Please take the time and manually look through all of these entries, understand what the settings do, and make sure they are set to your liking! If you want to delete you account, I recommend maxing them out.
Especially keep an eye out on changing settings on old posts and make sure you click the button to limit these old posts as well. As you can see in the screenshot below it is not perfect, but it is at least something.
Especially regarding the quoted section from Facebook’s Terms of Service, you want to do a search of what part of your content other people have shared. This is the content that you cannot delete from the network yourself. Start with the content that is most sensitive to you. Now the painful thing starts: You should go around and ask people individually to delete content if they shared something.
If people don’t react and the content is actually sensitive, you can always flag it and hope that Facebook removes it for you. Facebook’s rule book on what content is disallowed is a well-kept secret unfortunately, so you won’t have many ways to attack this. A recent episode of Radiolab did a very good job of demonstrating this, as well as the non-existent consistency. Be persistent, your best chance is to get people to remove your content, so keep on bugging them nicely.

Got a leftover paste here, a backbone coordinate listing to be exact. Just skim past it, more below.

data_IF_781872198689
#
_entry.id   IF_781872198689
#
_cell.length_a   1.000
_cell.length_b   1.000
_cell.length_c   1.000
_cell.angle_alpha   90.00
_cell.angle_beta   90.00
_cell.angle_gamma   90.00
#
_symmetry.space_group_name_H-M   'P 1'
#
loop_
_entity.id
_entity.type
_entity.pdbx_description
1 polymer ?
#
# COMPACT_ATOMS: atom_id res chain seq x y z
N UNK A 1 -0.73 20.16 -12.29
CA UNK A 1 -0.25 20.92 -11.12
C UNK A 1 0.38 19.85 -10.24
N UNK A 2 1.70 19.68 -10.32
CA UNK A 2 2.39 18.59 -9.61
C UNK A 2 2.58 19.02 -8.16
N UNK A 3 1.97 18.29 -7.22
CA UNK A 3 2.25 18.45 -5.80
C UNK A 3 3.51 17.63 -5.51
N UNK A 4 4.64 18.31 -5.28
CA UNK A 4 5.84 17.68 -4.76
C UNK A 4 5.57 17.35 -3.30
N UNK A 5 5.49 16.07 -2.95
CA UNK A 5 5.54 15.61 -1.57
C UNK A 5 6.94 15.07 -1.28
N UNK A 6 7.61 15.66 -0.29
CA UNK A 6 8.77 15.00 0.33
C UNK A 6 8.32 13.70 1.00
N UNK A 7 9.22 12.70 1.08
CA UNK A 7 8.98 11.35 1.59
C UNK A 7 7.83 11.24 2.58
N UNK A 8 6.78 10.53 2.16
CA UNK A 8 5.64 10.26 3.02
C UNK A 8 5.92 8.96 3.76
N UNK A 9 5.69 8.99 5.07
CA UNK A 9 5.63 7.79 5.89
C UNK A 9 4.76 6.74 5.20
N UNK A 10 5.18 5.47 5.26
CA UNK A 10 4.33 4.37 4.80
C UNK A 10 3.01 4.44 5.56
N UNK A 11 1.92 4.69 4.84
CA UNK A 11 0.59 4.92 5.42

Finally, and this step is optional, remove as much content from your own site as you possibly can. I say this is optional because you are trusting Facebook to in fact delete the content for good. This is surely not the case right away because it will take time that deletions trickle down into their backups. Thus, the earlier you start deleting things, the earlier it will actually be gone. The reason that this step is optional is because you are either way trusting Facebook to remove your data, and according to their account deletion guidance they will delete all your material, unless they have a reason not to do so, when you delete your account. Manually removing it is thus likely unnecessary.
This step is also optional, but I recommend you leave any groups you might have joined. Feel free to tell people in these groups about your decision, if you want to stay in touch give them some information on how to do so. Do not give out any personal information like your phone number or personal e-mail address! You could make a burner e-mail account with ProtonMail for example and give this one out to these people. Later you can always decide to give people that you are regularly in contact with a more permanent e-mail address.
Delete your account and wait…